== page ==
by WorldTribune Staff, July 2, 2019
Congress members on both sides of the aisle are not accepting special counsel Robert Mueller’s contention that his 448-page report is the final word as far as any future testimony would go.
“Any testimony from this office would not go beyond our report,” Mueller said on May 29. “It contains our findings and analysis and the reasons for the decisions we made. We chose those words carefully, and the work speaks for itself. And the report is my testimony. I would not provide information beyond that which is already public in any appearance before Congress.”
Republicans and Democrats indicated they will press Mueller for more information when he testifies before the House Judiciary and Intelligence committees on July 17.
Rep. Devin Nunes, California Republican and ranking member of the intelligence committee, said he wants Mueller to detail how the FBI investigation into the Trump campaign got started.
“Republicans will focus on the many shortcomings, biases and false insinuations in the Mueller report and try to find out why Mueller refused to investigate the numerous abuses in how the Russia investigation was initiated and conducted,” Jack Langer, spokesman for Nunes, told The Washington Times.
The intel committee’s chair, Rep. Adam Schiff, California Democrat, outright rejected Mueller’s insistence that the report was his testimony.
“There’s no limitation on confining his testimony to the four corners of the report,” Schiff told CNN. “That may be his desire, but Congress has questions that go beyond the report.”
President Donald Trump said that Mueller “must” stick to the report’s findings when he testifies before the House committees.
Trump tweeted on July 2: “Robert Mueller is being asked to testify yet again. He said he could only stick to the Report, & that is what he would and must do. After so much testimony & total transparency, this Witch Hunt must now end. No more Do Overs. No Collusion, No Obstruction. The Great Hoax is dead!”
Trump’s legal team said last week the White House is not planning to take any steps to block or limit Mueller’s testimony.
Schiff has said he plans to summon not just Mueller, but also his staff of prosecutors for closed-door questions.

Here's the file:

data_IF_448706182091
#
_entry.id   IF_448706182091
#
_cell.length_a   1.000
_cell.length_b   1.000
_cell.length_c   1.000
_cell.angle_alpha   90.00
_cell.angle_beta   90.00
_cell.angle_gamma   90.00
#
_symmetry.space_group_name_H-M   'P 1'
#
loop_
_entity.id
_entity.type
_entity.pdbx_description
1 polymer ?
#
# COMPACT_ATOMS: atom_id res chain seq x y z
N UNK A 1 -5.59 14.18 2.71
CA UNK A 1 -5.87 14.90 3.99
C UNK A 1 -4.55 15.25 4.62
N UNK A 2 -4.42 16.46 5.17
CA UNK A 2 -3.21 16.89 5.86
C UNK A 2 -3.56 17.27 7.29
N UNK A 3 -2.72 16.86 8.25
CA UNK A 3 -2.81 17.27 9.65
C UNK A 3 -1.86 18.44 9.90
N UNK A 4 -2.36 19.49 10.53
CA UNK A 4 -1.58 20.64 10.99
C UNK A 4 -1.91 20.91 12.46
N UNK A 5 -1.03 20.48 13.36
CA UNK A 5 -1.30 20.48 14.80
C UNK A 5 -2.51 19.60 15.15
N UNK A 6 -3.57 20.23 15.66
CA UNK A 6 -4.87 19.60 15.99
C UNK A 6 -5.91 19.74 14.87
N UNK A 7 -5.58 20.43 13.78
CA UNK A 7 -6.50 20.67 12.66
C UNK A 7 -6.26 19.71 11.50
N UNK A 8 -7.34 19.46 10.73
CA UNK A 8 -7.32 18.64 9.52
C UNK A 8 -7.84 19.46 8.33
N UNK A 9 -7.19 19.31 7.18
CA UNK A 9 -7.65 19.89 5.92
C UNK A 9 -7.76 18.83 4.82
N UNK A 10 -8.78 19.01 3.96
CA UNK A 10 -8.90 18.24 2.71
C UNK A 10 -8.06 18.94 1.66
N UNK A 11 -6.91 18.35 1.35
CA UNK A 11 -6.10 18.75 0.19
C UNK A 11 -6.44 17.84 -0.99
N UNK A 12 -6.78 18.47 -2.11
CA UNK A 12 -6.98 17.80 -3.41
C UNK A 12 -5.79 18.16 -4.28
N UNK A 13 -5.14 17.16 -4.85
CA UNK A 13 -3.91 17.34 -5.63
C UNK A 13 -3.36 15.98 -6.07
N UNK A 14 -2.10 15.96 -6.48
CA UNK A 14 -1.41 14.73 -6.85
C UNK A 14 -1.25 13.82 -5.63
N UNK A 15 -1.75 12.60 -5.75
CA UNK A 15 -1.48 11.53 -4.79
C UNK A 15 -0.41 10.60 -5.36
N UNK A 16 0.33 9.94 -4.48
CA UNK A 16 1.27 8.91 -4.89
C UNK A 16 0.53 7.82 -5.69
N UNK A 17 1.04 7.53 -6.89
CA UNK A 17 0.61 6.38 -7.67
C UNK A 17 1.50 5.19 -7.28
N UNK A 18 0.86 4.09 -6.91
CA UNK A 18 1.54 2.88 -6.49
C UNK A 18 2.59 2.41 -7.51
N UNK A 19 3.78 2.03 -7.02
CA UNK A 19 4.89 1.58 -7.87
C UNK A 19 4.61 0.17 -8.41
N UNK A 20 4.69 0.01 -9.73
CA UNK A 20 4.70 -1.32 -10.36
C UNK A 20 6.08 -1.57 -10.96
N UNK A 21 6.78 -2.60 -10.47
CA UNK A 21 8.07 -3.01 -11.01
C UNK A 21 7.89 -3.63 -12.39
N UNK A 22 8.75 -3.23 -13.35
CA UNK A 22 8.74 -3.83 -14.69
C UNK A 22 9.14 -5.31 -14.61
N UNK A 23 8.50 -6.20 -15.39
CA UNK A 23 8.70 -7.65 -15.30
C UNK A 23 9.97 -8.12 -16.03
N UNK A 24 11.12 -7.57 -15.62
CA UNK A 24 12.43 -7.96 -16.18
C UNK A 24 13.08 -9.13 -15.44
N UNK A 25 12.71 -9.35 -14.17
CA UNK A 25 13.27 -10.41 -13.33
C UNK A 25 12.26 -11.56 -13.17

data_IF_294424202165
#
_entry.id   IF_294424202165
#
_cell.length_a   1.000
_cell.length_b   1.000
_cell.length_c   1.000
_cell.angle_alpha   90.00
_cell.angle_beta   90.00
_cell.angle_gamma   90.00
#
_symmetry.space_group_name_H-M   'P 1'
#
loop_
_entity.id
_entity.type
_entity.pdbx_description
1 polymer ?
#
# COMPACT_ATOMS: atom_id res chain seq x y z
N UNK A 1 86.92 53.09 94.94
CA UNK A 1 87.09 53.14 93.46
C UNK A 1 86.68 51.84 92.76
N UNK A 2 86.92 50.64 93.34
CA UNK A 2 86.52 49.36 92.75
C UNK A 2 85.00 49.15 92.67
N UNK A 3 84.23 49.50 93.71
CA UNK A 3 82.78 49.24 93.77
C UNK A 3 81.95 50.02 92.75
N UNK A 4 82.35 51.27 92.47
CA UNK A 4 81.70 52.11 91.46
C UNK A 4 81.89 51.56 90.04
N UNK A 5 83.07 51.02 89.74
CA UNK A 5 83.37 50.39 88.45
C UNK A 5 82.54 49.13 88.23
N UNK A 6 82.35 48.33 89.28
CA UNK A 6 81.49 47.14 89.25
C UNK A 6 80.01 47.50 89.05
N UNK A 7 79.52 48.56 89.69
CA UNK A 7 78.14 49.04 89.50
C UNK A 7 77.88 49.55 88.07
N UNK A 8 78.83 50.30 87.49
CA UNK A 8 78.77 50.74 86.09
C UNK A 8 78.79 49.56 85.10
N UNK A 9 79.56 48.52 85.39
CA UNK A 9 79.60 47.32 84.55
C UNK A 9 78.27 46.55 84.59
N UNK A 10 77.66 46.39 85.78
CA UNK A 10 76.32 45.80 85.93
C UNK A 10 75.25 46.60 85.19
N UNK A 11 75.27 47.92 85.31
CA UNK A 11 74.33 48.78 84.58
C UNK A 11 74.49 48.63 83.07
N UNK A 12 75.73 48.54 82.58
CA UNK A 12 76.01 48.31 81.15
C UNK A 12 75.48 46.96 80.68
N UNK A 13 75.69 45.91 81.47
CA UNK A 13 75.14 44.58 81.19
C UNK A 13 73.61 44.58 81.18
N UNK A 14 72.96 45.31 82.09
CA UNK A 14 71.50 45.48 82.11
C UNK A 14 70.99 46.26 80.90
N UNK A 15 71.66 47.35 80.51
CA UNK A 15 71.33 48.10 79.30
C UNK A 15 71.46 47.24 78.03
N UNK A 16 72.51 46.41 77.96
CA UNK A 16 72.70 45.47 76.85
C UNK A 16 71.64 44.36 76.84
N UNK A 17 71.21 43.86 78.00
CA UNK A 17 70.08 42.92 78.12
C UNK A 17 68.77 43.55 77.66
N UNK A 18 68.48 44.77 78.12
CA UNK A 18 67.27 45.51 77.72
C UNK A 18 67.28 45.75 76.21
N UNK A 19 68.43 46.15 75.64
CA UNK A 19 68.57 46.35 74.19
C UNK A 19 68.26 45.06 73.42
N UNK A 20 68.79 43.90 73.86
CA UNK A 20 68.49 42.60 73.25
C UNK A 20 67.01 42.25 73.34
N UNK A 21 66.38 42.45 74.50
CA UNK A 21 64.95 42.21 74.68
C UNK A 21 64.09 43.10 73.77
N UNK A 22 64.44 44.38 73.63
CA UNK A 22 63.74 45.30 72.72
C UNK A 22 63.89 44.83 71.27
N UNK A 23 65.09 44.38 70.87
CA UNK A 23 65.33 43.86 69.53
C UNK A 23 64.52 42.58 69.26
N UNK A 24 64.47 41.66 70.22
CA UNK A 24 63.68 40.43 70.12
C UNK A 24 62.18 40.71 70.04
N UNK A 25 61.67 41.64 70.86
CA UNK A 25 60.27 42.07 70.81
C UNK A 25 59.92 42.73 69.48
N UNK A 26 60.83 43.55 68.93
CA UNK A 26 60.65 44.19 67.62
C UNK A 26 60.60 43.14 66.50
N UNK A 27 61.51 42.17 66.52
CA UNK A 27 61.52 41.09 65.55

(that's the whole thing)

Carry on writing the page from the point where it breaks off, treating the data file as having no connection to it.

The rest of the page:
“How Mueller assembled that team is sure to be a topic for Republicans,” Washington Times security correspondent Rowan Scarborough noted. “Trump referred to them as ‘18 angry Democrats.’ Most prosecutors had Democratic ties, some as donors.”
Andrew Weissmann, who handled the Paul Manafort investigation, donated to Democrats and attended what was supposed to be Hillary Clinton’s presidential victory party in New York. Jeannie Rhee represented Clinton in two cases.
“We have legitimate questions about how all these people ended up on the Mueller team that had a history of donating financially to Democrats. There did not seem to be sufficient balance,” said Rep. Matt Gaetz, Florida Republican and a Judiciary Committee member.
Rep. Jim Jordan, Ohio Republican and another Judiciary Committee member, tweeted, “I’ve got a lot of questions about how Bob Mueller spent $35 million in taxpayer money to find there was no collusion.”
Republicans also plan to seek information on Mueller’s firing of two senior FBI employees — Assistant Director Peter Strzok and his lover, FBI counsel Lisa Page.
Strzok was sacked from Mueller’s team after the Justice Department inspector general discovered anti-Trump texts between Strzok and Page while reviewing how the FBI handled the Clinton email investigation. The FBI later fired him outright.
Judiciary Committee chair Rep. Jerrold Nadler, New York Democrat, said he believes Trump obstructed justice.
Nadler, in a joint statement with Schiff, said: “Americans have demanded to hear directly from the special counsel so they can understand what he and his team examined, uncovered and determined about Russia’s attack on our democracy, the Trump campaign’s acceptance and use of that help and President Trump and his associates’ obstruction of the investigation into that attack.”
Mueller appears to have ruled out answering such questions, which Republicans say would be tantamount to writing a new report.